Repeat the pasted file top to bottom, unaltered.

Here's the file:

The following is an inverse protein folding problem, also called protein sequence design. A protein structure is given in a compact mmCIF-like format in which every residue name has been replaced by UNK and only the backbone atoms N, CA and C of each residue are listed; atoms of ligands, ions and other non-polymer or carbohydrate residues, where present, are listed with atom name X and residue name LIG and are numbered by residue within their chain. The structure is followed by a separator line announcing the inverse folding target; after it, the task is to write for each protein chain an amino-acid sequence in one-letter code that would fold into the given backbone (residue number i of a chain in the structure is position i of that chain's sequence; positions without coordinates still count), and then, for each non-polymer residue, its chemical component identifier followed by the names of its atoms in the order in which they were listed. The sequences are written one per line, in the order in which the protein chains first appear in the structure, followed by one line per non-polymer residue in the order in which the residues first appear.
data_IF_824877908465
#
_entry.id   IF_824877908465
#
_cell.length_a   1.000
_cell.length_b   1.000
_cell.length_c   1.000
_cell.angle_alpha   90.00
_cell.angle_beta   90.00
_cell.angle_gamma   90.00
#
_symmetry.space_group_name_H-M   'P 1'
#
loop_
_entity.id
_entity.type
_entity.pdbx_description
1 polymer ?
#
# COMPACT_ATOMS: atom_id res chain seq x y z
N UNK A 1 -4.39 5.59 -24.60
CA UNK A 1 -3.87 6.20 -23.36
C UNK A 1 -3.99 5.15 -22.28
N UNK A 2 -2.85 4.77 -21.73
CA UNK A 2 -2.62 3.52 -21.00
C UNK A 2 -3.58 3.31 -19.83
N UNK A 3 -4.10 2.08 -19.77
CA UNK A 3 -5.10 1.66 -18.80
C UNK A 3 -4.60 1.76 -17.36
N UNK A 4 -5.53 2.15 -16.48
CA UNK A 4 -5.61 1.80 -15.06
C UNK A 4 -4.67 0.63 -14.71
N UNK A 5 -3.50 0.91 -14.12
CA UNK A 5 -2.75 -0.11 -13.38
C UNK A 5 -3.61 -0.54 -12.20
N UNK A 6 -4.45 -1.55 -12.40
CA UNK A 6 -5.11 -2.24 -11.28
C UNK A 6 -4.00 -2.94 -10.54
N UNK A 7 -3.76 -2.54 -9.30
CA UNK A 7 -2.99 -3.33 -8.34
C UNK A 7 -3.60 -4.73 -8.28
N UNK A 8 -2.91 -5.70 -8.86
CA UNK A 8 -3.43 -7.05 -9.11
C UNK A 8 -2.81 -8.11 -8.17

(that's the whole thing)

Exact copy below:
The following is an inverse protein folding problem, also called protein sequence design. A protein structure is given in a compact mmCIF-like format in which every residue name has been replaced by UNK and only the backbone atoms N, CA and C of each residue are listed; atoms of ligands, ions and other non-polymer or carbohydrate residues, where present, are listed with atom name X and residue name LIG and are numbered by residue within their chain. The structure is followed by a separator line announcing the inverse folding target; after it, the task is to write for each protein chain an amino-acid sequence in one-letter code that would fold into the given backbone (residue number i of a chain in the structure is position i of that chain's sequence; positions without coordinates still count), and then, for each non-polymer residue, its chemical component identifier followed by the names of its atoms in the order in which they were listed. The sequences are written one per line, in the order in which the protein chains first appear in the structure, followed by one line per non-polymer residue in the order in which the residues first appear.
data_IF_824877908465
#
_entry.id   IF_824877908465
#
_cell.length_a   1.000
_cell.length_b   1.000
_cell.length_c   1.000
_cell.angle_alpha   90.00
_cell.angle_beta   90.00
_cell.angle_gamma   90.00
#
_symmetry.space_group_name_H-M   'P 1'
#
loop_
_entity.id
_entity.type
_entity.pdbx_description
1 polymer ?
#
# COMPACT_ATOMS: atom_id res chain seq x y z
N UNK A 1 -4.39 5.59 -24.60
CA UNK A 1 -3.87 6.20 -23.36
C UNK A 1 -3.99 5.15 -22.28
N UNK A 2 -2.85 4.77 -21.73
CA UNK A 2 -2.62 3.52 -21.00
C UNK A 2 -3.58 3.31 -19.83
N UNK A 3 -4.10 2.08 -19.77
CA UNK A 3 -5.10 1.66 -18.80
C UNK A 3 -4.60 1.76 -17.36
N UNK A 4 -5.53 2.15 -16.48
CA UNK A 4 -5.61 1.80 -15.06
C UNK A 4 -4.67 0.63 -14.71
N UNK A 5 -3.50 0.91 -14.12
CA UNK A 5 -2.75 -0.11 -13.38
C UNK A 5 -3.61 -0.54 -12.20
N UNK A 6 -4.45 -1.55 -12.40
CA UNK A 6 -5.11 -2.24 -11.28
C UNK A 6 -4.00 -2.94 -10.54
N UNK A 7 -3.76 -2.54 -9.30
CA UNK A 7 -2.99 -3.33 -8.34
C UNK A 7 -3.60 -4.73 -8.28
N UNK A 8 -2.91 -5.70 -8.86
CA UNK A 8 -3.43 -7.05 -9.11
C UNK A 8 -2.81 -8.11 -8.17